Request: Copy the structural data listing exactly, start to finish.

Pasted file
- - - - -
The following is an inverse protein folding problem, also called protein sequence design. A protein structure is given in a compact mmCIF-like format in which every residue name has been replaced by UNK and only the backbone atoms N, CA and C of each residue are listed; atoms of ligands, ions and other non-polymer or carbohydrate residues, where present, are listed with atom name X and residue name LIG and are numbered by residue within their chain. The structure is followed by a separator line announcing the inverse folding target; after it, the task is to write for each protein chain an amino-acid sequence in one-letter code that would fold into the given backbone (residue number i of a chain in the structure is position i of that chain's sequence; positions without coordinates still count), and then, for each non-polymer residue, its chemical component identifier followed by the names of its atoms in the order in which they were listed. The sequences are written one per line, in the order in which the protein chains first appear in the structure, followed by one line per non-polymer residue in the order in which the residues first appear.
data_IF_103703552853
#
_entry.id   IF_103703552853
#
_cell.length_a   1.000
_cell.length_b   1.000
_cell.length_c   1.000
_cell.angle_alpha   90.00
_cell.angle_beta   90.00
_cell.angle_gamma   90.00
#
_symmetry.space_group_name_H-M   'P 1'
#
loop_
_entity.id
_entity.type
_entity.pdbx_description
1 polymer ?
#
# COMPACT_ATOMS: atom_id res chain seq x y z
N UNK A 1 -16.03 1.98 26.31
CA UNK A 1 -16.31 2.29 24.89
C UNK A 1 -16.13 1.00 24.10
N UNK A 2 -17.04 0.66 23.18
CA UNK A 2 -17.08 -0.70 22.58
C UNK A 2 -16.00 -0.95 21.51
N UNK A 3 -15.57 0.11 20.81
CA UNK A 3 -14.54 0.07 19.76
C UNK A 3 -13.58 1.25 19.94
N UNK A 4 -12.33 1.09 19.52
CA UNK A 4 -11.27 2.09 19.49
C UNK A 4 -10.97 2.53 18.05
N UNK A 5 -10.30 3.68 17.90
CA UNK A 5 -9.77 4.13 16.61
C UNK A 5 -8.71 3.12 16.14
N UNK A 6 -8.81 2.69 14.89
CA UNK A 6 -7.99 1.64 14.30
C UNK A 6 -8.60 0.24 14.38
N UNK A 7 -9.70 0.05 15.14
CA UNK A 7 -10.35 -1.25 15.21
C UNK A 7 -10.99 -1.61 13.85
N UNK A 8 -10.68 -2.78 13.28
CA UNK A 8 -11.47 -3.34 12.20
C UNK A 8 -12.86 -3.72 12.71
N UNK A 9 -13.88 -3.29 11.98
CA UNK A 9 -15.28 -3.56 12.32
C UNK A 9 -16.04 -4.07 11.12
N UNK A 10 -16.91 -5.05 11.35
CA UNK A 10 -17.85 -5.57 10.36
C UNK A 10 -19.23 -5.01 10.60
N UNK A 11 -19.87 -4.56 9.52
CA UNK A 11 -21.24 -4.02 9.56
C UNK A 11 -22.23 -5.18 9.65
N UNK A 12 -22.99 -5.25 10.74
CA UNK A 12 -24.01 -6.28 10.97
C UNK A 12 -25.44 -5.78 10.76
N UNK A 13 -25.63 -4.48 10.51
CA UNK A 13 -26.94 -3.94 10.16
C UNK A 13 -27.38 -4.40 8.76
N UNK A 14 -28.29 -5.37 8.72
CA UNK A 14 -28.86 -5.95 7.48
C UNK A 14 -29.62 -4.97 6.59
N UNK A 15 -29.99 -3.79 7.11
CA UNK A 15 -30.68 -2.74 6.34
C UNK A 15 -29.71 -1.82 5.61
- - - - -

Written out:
The following is an inverse protein folding problem, also called protein sequence design. A protein structure is given in a compact mmCIF-like format in which every residue name has been replaced by UNK and only the backbone atoms N, CA and C of each residue are listed; atoms of ligands, ions and other non-polymer or carbohydrate residues, where present, are listed with atom name X and residue name LIG and are numbered by residue within their chain. The structure is followed by a separator line announcing the inverse folding target; after it, the task is to write for each protein chain an amino-acid sequence in one-letter code that would fold into the given backbone (residue number i of a chain in the structure is position i of that chain's sequence; positions without coordinates still count), and then, for each non-polymer residue, its chemical component identifier followed by the names of its atoms in the order in which they were listed. The sequences are written one per line, in the order in which the protein chains first appear in the structure, followed by one line per non-polymer residue in the order in which the residues first appear.
data_IF_103703552853
#
_entry.id   IF_103703552853
#
_cell.length_a   1.000
_cell.length_b   1.000
_cell.length_c   1.000
_cell.angle_alpha   90.00
_cell.angle_beta   90.00
_cell.angle_gamma   90.00
#
_symmetry.space_group_name_H-M   'P 1'
#
loop_
_entity.id
_entity.type
_entity.pdbx_description
1 polymer ?
#
# COMPACT_ATOMS: atom_id res chain seq x y z
N UNK A 1 -16.03 1.98 26.31
CA UNK A 1 -16.31 2.29 24.89
C UNK A 1 -16.13 1.00 24.10
N UNK A 2 -17.04 0.66 23.18
CA UNK A 2 -17.08 -0.70 22.58
C UNK A 2 -16.00 -0.95 21.51
N UNK A 3 -15.57 0.11 20.81
CA UNK A 3 -14.54 0.07 19.76
C UNK A 3 -13.58 1.25 19.94
N UNK A 4 -12.33 1.09 19.52
CA UNK A 4 -11.27 2.09 19.49
C UNK A 4 -10.97 2.53 18.05
N UNK A 5 -10.30 3.68 17.90
CA UNK A 5 -9.77 4.13 16.61
C UNK A 5 -8.71 3.12 16.14
N UNK A 6 -8.81 2.69 14.89
CA UNK A 6 -7.99 1.64 14.30
C UNK A 6 -8.60 0.24 14.38
N UNK A 7 -9.70 0.05 15.14
CA UNK A 7 -10.35 -1.25 15.21
C UNK A 7 -10.99 -1.61 13.85
N UNK A 8 -10.68 -2.78 13.28
CA UNK A 8 -11.47 -3.34 12.20
C UNK A 8 -12.86 -3.72 12.71
N UNK A 9 -13.88 -3.29 11.98
CA UNK A 9 -15.28 -3.56 12.32
C UNK A 9 -16.04 -4.07 11.12
N UNK A 10 -16.91 -5.05 11.35
CA UNK A 10 -17.85 -5.57 10.36
C UNK A 10 -19.23 -5.01 10.60
N UNK A 11 -19.87 -4.56 9.52
CA UNK A 11 -21.24 -4.02 9.56
C UNK A 11 -22.23 -5.18 9.65
N UNK A 12 -22.99 -5.25 10.74
CA UNK A 12 -24.01 -6.28 10.97
C UNK A 12 -25.44 -5.78 10.76
N UNK A 13 -25.63 -4.48 10.51
CA UNK A 13 -26.94 -3.94 10.16
C UNK A 13 -27.38 -4.40 8.76
N UNK A 14 -28.29 -5.37 8.72
CA UNK A 14 -28.86 -5.95 7.48
C UNK A 14 -29.62 -4.97 6.59
N UNK A 15 -29.99 -3.79 7.11
CA UNK A 15 -30.68 -2.74 6.34
C UNK A 15 -29.71 -1.82 5.61